TORONTO – Many university students recall the rambunctious pub nights, late-night cram sessions and laundry-strewn dorm rooms of campus life with nostalgic fondness. But this cultural rite of passage can be pricey.
Erin Andrews, 22, said living away from home — including three years in residence and one year in off-campus housing — has added almost $20,000 to her debt load.
But the fourth-year kineseology major at Memorial University in Newfoundland has no regrets.
“It was definitely worth it,” said Andrews, who describes the friends she met in residence as a “super big family.”
“If you like becoming independent and making new friends and want to have the full university experience, I think residence should definitely be included.”
However, financial planners caution against taking on unnecessary debt. Lise Andreana, a certified financial planner and the author of “No More Mac ‘n Cheese,” urges students to stay at home for university if it’s possible.
“You have to think in the long term,” said Andreana. “If you can avoid student debt, do it, because it’s going to take you decades, maybe, to pay that debt off once you graduate. And you may not get a job.”
However, 64 per cent of post-secondary students recently polled by RBC in June and July said they plan to live away from home, despite expecting the move to cost them more.
While a recent BMO poll suggests Canadian students expect to graduate with an average debt of $26,297.
When Jenelle Davies decided to go back to school after several years in the workforce, she opted for a local school so she could save money by living at home with her mom.
The Surrey, B.C., resident spends more than an hour a day commuting to and from Douglas College in New Westminster, B.C. She laments the fact that she can’t stay on campus past 9 p.m. — when her last bus departs — to study with classmates or go to the pub.
But the student loan money she receives isn’t enough to cover both tuition and housing, especially in B.C., Davies said.
“It would have been lovely to go to the University of British Columbia and stay in a dorm, but it just costs an astronomical amount of money that I couldn’t afford,” said the 26-year-old history major.
“You have to make concessions. Sometimes those concessions can impact the student experience.”
Mark Halpern, a certified financial planner and president of life insurance firm illnessprotection.com, suggests sitting down and creating a detailed budget to determine exactly how much moving out will cost.
The expenses can include housing, food, laundry, haircuts and other grooming costs, toiletries, new clothing and “fun money.”
If a student opts for off-campus housing instead of university residence, costs such as hydro and phone and Internet service also have to be accounted for.
“There’s no question that it’s much more economical to stay at home,” Halpern said. “You’re really piggybacking on the costs that parents are paying anyway.”
Jessica McCormick, the national chairwoman for the Canadian Federation of Students, said rising tuition fees are forcing a growing number of students to stay local in order to save on living expenses.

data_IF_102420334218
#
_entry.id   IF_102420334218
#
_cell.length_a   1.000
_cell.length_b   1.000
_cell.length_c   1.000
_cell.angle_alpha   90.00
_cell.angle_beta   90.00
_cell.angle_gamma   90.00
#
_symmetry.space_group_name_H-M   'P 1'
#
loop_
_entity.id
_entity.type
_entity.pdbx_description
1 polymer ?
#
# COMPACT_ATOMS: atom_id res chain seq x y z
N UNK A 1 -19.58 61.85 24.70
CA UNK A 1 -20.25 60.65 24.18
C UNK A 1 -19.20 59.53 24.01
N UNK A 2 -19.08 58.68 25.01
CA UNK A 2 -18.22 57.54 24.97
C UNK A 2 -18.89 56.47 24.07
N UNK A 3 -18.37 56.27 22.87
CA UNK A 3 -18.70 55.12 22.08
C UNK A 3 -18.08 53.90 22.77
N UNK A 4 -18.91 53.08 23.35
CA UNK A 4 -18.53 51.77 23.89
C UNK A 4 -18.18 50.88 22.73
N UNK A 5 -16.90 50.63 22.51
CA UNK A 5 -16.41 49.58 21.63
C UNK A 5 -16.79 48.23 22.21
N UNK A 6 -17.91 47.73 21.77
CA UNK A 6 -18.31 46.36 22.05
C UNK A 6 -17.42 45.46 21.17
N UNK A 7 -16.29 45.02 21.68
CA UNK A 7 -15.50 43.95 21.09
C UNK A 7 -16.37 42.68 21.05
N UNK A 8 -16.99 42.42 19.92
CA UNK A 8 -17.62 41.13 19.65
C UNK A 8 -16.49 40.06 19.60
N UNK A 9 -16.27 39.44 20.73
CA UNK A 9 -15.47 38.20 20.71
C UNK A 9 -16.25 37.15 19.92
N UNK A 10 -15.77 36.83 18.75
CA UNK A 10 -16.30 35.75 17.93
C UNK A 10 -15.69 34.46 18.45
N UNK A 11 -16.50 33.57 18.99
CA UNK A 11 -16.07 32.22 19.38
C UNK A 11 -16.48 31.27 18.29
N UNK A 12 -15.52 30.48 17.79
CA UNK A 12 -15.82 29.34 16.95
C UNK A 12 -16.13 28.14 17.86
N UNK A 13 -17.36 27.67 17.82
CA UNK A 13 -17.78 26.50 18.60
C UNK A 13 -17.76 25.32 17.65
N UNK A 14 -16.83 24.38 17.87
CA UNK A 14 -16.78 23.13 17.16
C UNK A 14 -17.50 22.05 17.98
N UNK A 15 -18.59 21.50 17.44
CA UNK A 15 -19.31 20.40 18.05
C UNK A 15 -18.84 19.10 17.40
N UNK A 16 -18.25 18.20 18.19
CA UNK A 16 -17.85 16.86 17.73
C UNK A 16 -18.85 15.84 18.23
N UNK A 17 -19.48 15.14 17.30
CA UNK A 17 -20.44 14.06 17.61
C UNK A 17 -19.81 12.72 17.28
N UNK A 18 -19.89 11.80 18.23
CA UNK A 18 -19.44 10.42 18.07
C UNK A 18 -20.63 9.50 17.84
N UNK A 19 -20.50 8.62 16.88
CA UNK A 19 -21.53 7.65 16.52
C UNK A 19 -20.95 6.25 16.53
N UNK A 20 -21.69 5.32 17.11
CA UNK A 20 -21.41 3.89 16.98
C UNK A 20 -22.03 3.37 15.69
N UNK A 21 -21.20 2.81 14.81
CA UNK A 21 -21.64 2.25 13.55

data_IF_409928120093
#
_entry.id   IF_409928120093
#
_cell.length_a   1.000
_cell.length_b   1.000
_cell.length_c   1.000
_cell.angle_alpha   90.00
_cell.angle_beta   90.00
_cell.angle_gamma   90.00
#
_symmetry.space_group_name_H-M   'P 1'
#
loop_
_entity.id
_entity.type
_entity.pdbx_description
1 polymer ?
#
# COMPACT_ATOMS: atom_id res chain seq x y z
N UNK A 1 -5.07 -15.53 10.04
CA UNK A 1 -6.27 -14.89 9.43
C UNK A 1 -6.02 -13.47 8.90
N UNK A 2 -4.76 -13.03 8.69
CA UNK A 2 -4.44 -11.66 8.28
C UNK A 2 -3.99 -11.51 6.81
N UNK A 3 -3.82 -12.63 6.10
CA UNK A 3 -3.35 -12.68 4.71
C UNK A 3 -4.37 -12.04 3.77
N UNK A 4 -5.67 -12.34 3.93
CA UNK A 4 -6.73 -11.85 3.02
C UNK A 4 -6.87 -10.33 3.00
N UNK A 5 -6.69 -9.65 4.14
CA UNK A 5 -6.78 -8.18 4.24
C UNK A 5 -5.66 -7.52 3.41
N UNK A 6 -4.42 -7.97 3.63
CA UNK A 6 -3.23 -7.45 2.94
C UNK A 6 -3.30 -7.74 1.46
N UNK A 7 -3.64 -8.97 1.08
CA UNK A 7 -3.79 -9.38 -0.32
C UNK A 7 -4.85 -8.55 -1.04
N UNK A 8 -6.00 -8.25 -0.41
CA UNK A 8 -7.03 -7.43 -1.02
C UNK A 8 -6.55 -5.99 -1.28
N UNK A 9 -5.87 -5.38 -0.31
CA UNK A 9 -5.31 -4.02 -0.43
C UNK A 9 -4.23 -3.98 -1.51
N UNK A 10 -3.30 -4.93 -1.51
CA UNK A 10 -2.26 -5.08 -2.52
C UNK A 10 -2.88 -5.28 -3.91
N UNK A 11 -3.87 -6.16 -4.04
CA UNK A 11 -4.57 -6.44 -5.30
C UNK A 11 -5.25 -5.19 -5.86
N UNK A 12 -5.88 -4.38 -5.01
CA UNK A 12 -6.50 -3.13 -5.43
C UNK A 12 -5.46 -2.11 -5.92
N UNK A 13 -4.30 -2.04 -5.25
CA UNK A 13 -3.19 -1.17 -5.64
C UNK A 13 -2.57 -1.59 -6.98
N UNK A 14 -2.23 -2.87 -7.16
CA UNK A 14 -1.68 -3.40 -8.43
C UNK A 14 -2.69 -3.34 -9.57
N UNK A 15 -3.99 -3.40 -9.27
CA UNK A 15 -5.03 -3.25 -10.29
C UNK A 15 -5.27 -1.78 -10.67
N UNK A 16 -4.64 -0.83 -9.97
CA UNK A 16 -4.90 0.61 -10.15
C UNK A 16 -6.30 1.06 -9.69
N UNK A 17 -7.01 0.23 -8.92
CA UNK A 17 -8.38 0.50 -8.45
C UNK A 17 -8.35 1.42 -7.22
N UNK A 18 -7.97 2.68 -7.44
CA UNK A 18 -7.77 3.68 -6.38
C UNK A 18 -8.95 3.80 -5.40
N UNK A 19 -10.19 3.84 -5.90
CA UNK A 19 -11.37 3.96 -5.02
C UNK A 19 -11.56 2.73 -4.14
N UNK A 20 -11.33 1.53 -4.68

However, several Canadian universities said the demand for on-campus housing continues to grow.
Andrew Parr, the managing director of student housing at the University of British Columbia, said there are currently 3,800 students on the waiting list for a residence space. UBC has enough beds for more than 10,000 students in total.
Parr said the demand for residence spots is driven partly by an uptick in international students, most of whom don’t have the option of living with family.
However, living on campus offers perks beyond simple convenience. Doug Dawson, executive director of ancillary services at the University of Alberta, said students who live close to school also tend to get better grades.
“We continue to see much more demand for housing than we have available stock,” Dawson said.
“Students who live on campus typically have more support, more access to faculty and their peer groups, so they typically do better over time.”
In some cases, students may have no choice but to move out for school, McCormick said.
“Many students end up doing it because they need to take a particular program that’s only offered at a certain institution, or they get into one school and they don’t get into another,” she said.
“People have to make very difficult decisions, and unfortunately it often results in having to take on additional debt.”
Students should avoid taking on debt for programs that are unlikely to yield job prospects, Andreana said.
A report released by CIBC World Markets on Monday found that those who study specialized and professional fields such as medicine and law get a higher return on their education than those who major in humanities and social sciences.
“There’s no point having a degree in anthropology or theology or basket-weaving if there’s no work,” Andreana said.
“You want the degree, and the debt that you take on for that degree, to lead to a job that’s going to make that debt worthwhile.”
There are alternatives for young people who want to study in another city but can’t afford residence. McCormick suggests programs such as Home Share NL, which pairs students in Newfoundland with older adults who want some help maintaining their homes.
Halpern recommends applying for schools in cities where extended family members live.
“We live in a generation of entitlement,” Halpern said. “There’s the expectation that you go away to college or you go away to university and you do that trip to Europe to discover yourself.”
It’s important not to go into debt just to fulfil those feelings of entitlement, Halpern said.
“Sometimes you can’t do what you want to do. Sometimes you’ve got to wait. Sometimes you have to stay local.”